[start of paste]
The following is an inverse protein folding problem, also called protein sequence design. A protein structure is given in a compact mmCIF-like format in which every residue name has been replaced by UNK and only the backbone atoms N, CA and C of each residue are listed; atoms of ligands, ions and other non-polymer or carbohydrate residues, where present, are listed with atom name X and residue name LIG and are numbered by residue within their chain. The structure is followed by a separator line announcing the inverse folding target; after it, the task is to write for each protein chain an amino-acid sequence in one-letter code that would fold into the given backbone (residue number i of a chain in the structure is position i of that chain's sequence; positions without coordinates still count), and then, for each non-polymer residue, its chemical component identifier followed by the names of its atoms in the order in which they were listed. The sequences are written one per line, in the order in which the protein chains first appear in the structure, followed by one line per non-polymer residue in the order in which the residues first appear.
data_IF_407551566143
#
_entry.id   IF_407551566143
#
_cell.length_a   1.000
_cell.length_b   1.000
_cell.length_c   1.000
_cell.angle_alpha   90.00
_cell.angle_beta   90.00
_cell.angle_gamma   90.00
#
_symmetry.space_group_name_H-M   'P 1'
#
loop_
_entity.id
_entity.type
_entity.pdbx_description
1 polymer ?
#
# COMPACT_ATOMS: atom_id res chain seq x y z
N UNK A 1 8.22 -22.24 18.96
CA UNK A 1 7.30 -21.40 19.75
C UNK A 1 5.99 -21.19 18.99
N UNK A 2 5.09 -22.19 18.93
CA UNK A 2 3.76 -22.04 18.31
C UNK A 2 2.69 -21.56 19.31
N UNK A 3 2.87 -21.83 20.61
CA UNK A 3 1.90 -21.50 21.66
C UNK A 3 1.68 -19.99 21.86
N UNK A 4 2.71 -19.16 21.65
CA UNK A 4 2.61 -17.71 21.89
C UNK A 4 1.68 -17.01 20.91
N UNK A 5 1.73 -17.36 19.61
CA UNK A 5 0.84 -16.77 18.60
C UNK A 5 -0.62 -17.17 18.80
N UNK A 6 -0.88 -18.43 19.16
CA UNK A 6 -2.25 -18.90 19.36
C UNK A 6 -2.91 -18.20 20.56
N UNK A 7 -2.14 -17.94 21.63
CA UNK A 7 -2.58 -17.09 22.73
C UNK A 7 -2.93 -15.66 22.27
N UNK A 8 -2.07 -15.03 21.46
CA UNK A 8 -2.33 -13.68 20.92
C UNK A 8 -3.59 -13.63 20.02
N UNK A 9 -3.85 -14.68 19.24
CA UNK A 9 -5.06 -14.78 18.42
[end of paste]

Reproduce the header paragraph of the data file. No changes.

The following is an inverse protein folding problem, also called protein sequence design. A protein structure is given in a compact mmCIF-like format in which every residue name has been replaced by UNK and only the backbone atoms N, CA and C of each residue are listed; atoms of ligands, ions and other non-polymer or carbohydrate residues, where present, are listed with atom name X and residue name LIG and are numbered by residue within their chain. The structure is followed by a separator line announcing the inverse folding target; after it, the task is to write for each protein chain an amino-acid sequence in one-letter code that would fold into the given backbone (residue number i of a chain in the structure is position i of that chain's sequence; positions without coordinates still count), and then, for each non-polymer residue, its chemical component identifier followed by the names of its atoms in the order in which they were listed. The sequences are written one per line, in the order in which the protein chains first appear in the structure, followed by one line per non-polymer residue in the order in which the residues first appear.